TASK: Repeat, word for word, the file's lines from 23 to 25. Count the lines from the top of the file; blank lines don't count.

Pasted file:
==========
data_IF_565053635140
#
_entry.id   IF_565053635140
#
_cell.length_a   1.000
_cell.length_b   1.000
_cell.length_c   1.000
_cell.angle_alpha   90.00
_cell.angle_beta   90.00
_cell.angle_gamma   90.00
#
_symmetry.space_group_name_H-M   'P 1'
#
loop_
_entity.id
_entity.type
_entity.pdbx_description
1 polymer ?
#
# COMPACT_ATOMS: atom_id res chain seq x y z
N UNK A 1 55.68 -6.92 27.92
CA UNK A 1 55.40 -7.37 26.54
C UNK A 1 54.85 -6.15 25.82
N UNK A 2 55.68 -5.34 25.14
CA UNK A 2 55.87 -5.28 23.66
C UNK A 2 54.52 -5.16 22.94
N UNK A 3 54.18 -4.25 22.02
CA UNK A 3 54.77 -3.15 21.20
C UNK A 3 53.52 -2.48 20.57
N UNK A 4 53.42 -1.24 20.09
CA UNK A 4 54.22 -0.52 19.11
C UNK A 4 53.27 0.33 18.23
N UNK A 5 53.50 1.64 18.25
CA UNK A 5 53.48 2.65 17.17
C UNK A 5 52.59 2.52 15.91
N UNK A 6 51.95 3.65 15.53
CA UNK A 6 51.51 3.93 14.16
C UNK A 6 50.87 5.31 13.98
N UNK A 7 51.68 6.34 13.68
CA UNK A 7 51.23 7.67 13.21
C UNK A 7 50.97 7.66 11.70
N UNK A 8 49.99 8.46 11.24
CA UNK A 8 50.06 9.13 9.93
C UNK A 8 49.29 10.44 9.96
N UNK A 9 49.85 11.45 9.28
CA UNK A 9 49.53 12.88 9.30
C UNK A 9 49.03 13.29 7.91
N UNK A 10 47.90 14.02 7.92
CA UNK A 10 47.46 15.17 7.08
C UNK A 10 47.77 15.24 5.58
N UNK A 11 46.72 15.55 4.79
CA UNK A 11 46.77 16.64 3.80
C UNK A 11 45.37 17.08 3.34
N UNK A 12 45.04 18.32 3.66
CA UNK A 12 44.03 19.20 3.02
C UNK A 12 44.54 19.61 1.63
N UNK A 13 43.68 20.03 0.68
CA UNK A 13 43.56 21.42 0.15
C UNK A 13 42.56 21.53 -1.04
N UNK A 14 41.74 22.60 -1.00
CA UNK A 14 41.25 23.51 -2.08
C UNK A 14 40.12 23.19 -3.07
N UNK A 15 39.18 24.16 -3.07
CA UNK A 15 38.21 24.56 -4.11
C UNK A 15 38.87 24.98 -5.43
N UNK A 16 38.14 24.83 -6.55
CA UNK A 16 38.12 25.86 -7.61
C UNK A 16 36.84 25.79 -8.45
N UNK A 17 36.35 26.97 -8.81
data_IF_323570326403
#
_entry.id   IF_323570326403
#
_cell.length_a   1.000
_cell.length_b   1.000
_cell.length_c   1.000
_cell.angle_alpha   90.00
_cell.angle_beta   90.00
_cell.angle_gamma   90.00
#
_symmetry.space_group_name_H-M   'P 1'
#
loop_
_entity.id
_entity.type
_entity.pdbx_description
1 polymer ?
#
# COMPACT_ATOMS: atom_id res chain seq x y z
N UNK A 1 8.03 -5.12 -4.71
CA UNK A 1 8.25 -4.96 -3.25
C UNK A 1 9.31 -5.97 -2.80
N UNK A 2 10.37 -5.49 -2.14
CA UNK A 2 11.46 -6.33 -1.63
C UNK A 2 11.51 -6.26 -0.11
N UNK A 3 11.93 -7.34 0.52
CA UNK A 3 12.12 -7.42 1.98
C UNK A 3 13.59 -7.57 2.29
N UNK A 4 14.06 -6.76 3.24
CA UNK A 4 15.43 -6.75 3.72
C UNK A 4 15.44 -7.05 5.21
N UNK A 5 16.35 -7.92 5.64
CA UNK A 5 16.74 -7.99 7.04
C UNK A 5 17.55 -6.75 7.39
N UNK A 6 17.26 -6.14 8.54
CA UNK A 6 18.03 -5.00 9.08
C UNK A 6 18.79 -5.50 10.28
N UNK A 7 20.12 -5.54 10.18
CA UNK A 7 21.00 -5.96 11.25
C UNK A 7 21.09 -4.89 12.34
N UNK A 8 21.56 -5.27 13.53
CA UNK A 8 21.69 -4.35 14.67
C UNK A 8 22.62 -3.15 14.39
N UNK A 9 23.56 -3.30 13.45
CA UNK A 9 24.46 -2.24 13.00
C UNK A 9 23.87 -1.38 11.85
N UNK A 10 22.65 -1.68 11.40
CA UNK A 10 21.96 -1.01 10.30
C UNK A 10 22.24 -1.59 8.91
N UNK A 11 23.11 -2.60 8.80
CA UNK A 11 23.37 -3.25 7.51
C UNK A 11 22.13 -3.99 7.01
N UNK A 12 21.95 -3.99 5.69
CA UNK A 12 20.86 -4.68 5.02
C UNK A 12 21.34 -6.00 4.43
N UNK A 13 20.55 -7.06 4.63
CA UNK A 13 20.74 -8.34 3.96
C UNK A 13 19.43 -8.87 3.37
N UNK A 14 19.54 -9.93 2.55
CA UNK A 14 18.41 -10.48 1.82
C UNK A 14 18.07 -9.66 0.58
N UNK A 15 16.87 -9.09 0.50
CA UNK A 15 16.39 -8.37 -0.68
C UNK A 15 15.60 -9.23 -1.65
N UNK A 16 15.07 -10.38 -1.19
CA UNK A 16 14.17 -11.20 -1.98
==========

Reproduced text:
C UNK A 1 54.85 -6.15 25.82
N UNK A 2 55.68 -5.34 25.14
CA UNK A 2 55.87 -5.28 23.66